to the country was made in 1847, he had the honour of being elected for Middlesex, and his prominence in political life was shown by the fact that in August 1850 he presided at the banquet which was given at the Reform Club to Lord Palmerston. Though he was fiercely opposed by the protestant-evangelical party in the county of Middlesex at the dissolution in 1852, he was re-elected by a small majority. The post of surveyor-general of the ordnance had been rejected by him in December 1851, but on the formation of the Aberdeen ministry, a year later, he accepted the place of secretary of the admiralty, and continued in that position until the fall of the Palmerston ministry in 1858. In this position he had little opportunity for display, but immediately on his freedom from the trammels of office he resumed his old criticisms on his opponents with such ardour that Mr. Disraeli characterised his oratory as a ‘wild shriek of liberty.’ From 1857 to 1859 he represented Dover, and on his defeat in contesting that constituency in the latter year was out of parliament for a few months, until he was returned for Liskeard. His opposition to Lord Palmerston's fortifications scheme, and his criticism of the action of the ministry on the Danish question, gave offence to his Cornish constituents. This difference was smoothed over for a time, but widened in 1865, and on his learning that Sir Arthur Buller, then sitting for Devonport, had been elected by the liberal party at Liskeard as their candidate at the coming general election, he suddenly resigned his seat in pique only a week or two before the dissolution. In the spring of 1866 Bernal Osborne was engaged in a hotly contested election at Nottingham, when there was only a difference of 211 votes between the highest and the lowest of the four candidates, but he came out at the top of the poll. Two years later he was badly defeated in the same constituency, but the independent party in the borough defrayed his expenses by a subscription, and gave him a banquet in the Exchange Hall in December 1868. His parliamentary career was one constant change of constituency, and Mr. Disraeli once brought out a burst of laughter by stating in one of his speeches that Mr. Bernal Osborne had sat for so many places that he really forgot at the moment which of them his friend represented. His next experience was at Waterford, which he contested against Sir Henry Barron in November 1869, but was rejected by sixteen votes. The sitting member was unseated on petition, and by a majority of just half that number Bernal Osborne was returned amid a scene of popular fury which he subsequently described in the House of Commons. He was unsuccessful at the same city in 1874, and with that defeat his active political career ceased; for the future he devoted himself to the pleasures of social life. His wife died suddenly at his seat, Newtown Anner, near Clonmel, 21 June 1880. He himself died at Bestwood Lodge, the seat of the Duke of St. Albans, on 4 Jan. 1882, and was buried at Bestwood on 10 Jan. Their issue was two daughters. The elder sister married Henry Arthur Blake, now governor-general of the Bahamas; the younger married, 3 Jan. 1874, the Duke of St. Albans. Bernal Osborne was for many years one of the recognised wits of politics. His speeches at Westminster abounded in telling hits, and were eagerly welcomed by houses crowded with an audience impatient to hear him. On the hustings he was one of the most effective speakers of his age. Biographical and historical anecdotes he revelled in and freely used in his political addresses. His failure to reach those positions which his talents justified was due to his want of official industry and to the absence of that sobriety of judgment which is dear to the average Englishman. Many of his most popular sayings are preserved in the columns of the ‘Times,’ which chronicled his career. Notices of his life, based on Bagenal's life, appeared in ‘Temple Bar,’ September 1884, and the ‘Fortnightly Review,’ October 1884.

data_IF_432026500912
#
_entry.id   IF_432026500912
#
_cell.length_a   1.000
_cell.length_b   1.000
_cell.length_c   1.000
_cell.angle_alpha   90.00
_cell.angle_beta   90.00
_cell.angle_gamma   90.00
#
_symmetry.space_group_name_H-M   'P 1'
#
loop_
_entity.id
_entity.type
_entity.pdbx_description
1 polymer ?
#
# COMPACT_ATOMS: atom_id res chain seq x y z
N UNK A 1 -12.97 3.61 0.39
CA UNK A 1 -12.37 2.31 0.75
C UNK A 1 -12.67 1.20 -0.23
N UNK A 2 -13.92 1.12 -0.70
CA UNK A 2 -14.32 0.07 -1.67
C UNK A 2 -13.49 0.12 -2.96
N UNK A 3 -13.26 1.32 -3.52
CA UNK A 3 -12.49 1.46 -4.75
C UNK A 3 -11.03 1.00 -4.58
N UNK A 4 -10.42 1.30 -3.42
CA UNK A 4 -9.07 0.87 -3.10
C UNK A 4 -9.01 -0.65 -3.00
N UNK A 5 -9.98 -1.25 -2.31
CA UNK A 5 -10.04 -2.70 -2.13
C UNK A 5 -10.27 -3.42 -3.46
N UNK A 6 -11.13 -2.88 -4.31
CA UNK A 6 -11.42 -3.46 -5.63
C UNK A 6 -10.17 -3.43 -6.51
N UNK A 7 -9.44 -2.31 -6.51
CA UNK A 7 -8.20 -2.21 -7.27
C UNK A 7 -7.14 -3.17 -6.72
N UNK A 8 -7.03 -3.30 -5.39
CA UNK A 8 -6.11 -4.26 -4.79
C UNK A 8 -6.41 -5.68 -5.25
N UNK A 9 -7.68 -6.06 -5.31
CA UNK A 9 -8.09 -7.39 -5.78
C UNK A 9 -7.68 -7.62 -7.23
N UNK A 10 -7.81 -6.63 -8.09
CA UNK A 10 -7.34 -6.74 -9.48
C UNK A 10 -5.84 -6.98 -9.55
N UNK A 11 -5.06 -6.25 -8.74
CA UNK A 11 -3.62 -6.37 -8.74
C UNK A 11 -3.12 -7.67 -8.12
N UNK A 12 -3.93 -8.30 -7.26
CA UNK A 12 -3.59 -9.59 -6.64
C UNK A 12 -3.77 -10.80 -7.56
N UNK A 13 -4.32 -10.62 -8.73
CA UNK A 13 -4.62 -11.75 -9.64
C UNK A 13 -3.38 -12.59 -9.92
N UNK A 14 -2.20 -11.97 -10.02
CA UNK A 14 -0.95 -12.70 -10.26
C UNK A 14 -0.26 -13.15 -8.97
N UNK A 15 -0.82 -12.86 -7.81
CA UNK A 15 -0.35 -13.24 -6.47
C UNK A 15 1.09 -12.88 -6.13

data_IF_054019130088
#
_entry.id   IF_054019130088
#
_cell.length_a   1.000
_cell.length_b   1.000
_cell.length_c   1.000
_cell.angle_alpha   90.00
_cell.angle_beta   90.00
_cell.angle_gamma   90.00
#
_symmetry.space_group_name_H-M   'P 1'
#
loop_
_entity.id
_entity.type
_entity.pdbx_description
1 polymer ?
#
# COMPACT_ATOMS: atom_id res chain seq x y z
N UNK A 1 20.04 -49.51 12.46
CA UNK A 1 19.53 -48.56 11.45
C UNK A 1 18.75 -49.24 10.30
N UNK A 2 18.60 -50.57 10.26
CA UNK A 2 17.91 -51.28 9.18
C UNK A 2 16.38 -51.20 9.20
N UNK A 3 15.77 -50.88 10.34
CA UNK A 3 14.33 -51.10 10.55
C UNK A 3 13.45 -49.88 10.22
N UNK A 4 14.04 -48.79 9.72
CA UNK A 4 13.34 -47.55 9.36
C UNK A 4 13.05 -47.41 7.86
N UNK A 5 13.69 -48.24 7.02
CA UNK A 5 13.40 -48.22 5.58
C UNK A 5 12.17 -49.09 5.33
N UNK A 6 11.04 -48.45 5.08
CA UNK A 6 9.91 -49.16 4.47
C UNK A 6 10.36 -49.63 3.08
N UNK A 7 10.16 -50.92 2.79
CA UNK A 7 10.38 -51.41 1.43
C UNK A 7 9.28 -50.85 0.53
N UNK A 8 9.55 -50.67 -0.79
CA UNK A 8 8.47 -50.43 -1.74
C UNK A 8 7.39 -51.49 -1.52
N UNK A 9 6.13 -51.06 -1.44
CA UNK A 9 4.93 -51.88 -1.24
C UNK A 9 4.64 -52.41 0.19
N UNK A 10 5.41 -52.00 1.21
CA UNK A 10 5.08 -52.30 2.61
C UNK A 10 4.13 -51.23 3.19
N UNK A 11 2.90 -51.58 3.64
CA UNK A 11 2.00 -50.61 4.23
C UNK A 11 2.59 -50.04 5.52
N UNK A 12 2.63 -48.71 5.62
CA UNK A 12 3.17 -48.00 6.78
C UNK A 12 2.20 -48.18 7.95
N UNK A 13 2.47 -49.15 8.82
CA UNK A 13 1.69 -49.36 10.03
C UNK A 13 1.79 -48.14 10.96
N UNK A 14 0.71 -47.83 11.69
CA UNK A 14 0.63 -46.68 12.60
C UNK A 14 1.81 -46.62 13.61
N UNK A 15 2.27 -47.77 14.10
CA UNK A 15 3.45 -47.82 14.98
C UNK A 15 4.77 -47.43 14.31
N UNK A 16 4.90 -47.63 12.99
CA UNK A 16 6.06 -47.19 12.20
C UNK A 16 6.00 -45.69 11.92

[Bagenal's Life of Ralph Bernal Osborne, M.P., 1884; Times, 5 and 11 Jan. 1882; Gent. Mag. 1844, pt. ii. 310, 538.]
BERNARD. [See also Barnard.]
BERNARD (fl. 805), traveller in Palestine, called Sapiens, has hitherto been strangely treated in books of reference, having in some cases been made into two persons a century apart, while in other cases he has been confounded with one or two namesakes who lived in the twelfth century. This confusion is due in part to the singular literary dishonesty of Thomas Dempster, and in part to the carelessness of succeeding writers. None of the three persons whose histories have been thus intermixed can with certainty be affirmed to have belonged in any way to Great Britain; but the fact that ‘Bernardus Sapiens,’ under one date or another, has commonly been ranked among British worthies, affords some justification for attempting in this place to correct the erroneous statements that have been made with regard to him.
William of Malmesbury (Gest. Reg. ed. Hardy, ii. 562) quotes from a description of